liv: cast iron sign showing etiolated couple drinking tea together (argument)
[personal profile] liv
I've been following the protests over the tuition fees issue, but not really participating. I'm not a protesting on the streets sort of person, and my institution seems to be relatively apolitical. Certainly the medical students can't really think of jeopardizing their careers through unauthorized absences and potentially getting into trouble with the police. Regardless of the rights and wrongs of the students' cause, police behaviour has unquestionably been deplorable. I'd have thought that the one thing a Liberal-Conservative coalition could agree on was that people have the right to express their opinions through demonstrations and protests. Apparently, though, we're going to get all the disadvantages of a right-leaning government but none of the benefits.

I agree with the analysis that some people in my circle have been discussing, that the proposed situation for paying university tuition fees isn't actually much worse financially than what we currently have. Indeed, it's essentially a graduate tax being called by a different name for reasons of spin that I don't totally understand. And raising the threshold at which graduates must start repaying loans is very likely a good thing.

That's not to say I think the protests are groundless, though. For me the problem here is the principle issue: this is the first step in a move from public funding of university education and research, to a consumerist model where students pay for their own education, and research is supposed to muddle through somehow. I had the same problem when I did march in 1997: true, £1000 a year is a small sum compared to the clear benefits of university education. But at that time we were promised that the fees would never rise beyond inflation, and it took no time at all for that £1000 a year to become £3000 and now, less than 15 years later, it's looking very much like £9000. Once you've established the idea that universities bill students directly for their education, you've created a situation which I am pretty convinced will lead to a university degree becoming the entrance fee to an exclusive plutocratic club. If £9000 is accepted, well, £12,000 isn't a big increase. In another decade we'll be looking at people borrowing more than their lifetime earnings. For that reason of principle, my heart is very much with the students (and many of my friends) out on the streets confronting police violence, even though not everybody involved has a clear head about the numbers right now.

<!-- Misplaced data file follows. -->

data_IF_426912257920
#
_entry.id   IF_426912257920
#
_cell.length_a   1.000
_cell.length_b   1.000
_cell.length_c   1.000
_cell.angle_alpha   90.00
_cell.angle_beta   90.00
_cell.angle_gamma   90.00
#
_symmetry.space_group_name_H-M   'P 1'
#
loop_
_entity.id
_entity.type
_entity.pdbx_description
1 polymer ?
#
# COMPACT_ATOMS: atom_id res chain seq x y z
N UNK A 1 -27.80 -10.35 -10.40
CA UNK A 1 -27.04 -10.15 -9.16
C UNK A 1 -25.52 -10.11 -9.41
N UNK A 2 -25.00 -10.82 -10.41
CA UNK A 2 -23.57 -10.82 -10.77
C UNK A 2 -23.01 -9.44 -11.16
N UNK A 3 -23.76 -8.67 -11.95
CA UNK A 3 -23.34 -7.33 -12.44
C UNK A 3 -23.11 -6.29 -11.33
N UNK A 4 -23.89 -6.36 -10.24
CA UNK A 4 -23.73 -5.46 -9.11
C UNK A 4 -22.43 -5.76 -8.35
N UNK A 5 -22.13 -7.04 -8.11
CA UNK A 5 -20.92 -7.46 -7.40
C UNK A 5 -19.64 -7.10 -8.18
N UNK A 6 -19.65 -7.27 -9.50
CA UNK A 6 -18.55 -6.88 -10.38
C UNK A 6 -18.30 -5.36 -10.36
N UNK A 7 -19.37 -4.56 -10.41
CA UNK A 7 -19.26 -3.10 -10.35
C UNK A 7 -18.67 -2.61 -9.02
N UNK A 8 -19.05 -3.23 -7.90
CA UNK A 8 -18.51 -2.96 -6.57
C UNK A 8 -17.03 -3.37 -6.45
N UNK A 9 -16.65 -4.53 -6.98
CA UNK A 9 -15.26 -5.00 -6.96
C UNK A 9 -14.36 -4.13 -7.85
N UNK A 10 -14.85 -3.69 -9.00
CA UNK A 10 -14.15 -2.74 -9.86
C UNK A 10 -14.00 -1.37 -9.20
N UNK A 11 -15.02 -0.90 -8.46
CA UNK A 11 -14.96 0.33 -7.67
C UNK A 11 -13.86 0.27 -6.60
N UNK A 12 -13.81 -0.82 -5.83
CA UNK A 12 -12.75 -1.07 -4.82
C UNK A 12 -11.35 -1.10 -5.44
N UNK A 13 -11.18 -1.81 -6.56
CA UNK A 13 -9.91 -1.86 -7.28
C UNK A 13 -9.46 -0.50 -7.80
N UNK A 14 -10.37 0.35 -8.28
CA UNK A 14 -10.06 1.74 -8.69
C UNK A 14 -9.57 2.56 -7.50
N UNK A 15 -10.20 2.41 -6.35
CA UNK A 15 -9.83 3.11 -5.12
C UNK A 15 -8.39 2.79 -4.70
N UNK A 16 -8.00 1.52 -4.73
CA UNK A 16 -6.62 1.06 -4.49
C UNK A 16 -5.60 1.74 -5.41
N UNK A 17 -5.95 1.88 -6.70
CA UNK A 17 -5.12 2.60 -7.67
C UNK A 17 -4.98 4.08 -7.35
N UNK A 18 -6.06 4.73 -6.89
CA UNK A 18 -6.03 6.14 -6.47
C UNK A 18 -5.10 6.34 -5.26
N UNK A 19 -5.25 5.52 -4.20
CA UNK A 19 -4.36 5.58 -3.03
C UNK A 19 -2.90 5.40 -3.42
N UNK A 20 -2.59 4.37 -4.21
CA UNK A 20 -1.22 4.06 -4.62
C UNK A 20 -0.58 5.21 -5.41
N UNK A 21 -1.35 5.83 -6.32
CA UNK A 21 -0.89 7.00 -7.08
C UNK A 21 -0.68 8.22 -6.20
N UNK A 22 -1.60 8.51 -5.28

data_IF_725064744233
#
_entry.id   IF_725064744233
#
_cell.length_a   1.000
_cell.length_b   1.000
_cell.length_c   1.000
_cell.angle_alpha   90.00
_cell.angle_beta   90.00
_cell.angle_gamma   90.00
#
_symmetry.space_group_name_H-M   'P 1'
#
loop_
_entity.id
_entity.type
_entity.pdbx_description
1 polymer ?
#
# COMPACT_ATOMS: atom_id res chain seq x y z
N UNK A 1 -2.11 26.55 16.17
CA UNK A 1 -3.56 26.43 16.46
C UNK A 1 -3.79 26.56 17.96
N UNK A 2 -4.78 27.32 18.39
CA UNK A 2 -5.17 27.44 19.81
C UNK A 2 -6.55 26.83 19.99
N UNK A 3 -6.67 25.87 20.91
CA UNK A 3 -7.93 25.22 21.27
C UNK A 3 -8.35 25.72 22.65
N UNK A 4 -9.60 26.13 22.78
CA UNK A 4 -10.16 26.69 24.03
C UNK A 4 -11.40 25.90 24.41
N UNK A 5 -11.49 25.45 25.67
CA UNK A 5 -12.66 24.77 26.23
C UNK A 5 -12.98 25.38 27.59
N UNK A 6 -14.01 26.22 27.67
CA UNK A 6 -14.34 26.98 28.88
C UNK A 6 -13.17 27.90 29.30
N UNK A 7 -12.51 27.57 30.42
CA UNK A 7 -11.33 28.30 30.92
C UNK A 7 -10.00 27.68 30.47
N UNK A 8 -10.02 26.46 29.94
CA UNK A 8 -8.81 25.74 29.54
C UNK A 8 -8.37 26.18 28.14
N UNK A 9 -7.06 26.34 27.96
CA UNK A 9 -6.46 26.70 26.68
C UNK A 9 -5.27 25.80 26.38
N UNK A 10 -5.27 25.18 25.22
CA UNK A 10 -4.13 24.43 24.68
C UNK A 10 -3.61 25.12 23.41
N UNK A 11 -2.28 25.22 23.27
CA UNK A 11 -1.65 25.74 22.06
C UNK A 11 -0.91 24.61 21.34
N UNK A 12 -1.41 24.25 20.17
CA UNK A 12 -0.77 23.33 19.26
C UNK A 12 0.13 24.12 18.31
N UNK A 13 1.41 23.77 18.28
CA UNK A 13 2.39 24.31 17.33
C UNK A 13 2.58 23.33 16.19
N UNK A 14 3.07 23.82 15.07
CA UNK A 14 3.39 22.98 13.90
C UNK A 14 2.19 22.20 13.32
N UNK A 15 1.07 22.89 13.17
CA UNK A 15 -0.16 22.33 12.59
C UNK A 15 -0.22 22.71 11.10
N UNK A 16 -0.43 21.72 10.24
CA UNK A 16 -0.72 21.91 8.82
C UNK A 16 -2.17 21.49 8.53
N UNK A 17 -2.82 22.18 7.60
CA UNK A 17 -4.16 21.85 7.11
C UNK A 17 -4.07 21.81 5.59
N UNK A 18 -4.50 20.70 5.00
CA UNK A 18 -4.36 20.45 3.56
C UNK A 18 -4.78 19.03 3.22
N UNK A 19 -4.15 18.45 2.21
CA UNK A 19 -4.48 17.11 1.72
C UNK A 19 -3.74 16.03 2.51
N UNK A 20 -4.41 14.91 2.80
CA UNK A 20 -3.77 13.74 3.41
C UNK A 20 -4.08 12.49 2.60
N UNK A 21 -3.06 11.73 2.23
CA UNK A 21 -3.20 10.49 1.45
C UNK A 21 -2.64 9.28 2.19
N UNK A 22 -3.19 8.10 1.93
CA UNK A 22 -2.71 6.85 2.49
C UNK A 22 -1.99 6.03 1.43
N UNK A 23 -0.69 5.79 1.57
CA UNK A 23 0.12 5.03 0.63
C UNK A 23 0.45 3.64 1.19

The other issue where I'm strongly on the side of the protestors about is the withdrawal of EMA payments. There is absolutely no point making noble-sounding declarations about pushing universities to do outreach to students from poor backgrounds, if those students can't afford to stay in school after 16 to do A Levels. I think a large part of the problem here is that the politicians, and the chattering classes as a whole, see £30 a week as pocket money. For EMA recipients, though, it's the difference between possible and impossible. I'm horrified to see the government bribing married couples with £5 a week, even though most of them are adults who have one or more full incomes, have had a chance to become financially established and so on, when at the same time claiming that the financial situation is so dire that we can't afford to support the poorest teenagers to the tune of £30 a week so that they can complete their secondary education and gain access to tertiary education.

I'm concerned for myself, because I have pretty much planned my life on the basis that there would be public funding for higher education, including research. I didn't imagine that this funding would be generous or reliable, but I imagined it would exist! I don't know how I would feel about working for a university that was a profit-making institution, selling certificates of middle-class status to act as entry tickets to the professions. Because if we start treating education as a marketable commodity, it won't take long before we're selling qualifications, not education. But hey, somehow, somewhere I'll find someone to pay me to teach, whether it's Jewish communities, primary schools or some kind of alternative adult ed track for those who can't afford gilt-edged degrees.

So I'm much more concerned for the future of the country as a whole. At the moment I'm incredibly pessimistic, I foresee a social structure where only those with inherited wealth have a hope of a decent job, political influence, home ownership, financial stability etc. I'm not saying this is something that has suddenly happened, but I am saying that the government's approach to withdrawing from funding HE is really consolidating this stratification. And I'm really distressed to see that anyone who has a problem with this future is in danger of being treated like a criminal at best, and actually suffering serious assault by police at worst. Apart from being unjust, this kind of society is incredibly unstable, and ultimately not at all beneficial even for those at the top of the heap.

Many people are disappointed with the Lib Dems for reneging on their promise to oppose tuition fees. Me, I basically expected that of the Lib Dems; I've seen what they were like in coalition in Scotland, where they had very little influence on their Labour coalition partners, and were far more interested in staying in power than in acting in their constituents' interests. At election time, I hoped that the Lib Dems would be principled enough to refuse a coalition with Labour, which would have led to them reneging on their promises to oppose the Iraq war and support civil liberties. So, I got what I was hoping for in that sense, but I'm bitterly disappointed with the Conservatives, because they haven't lived up to their promise of restoring individual freedoms. Plus I expected their educational policy to be about reducing the numbers of people going to university to the point where we could fund HE properly. I would rather see the brightest 10% of the country attending university than the richest 50%, alongside decent educational alternatives for people who want to learn practical and career-focused skills rather than pure academic subjects. I can't criticize people who naively thought that the Lib Dems would uphold their principles in coalition, because I was equally naive in thinking that Cameron's Conservatives would come up with a fair educational policy and rein in the worst injustices of the Labour term.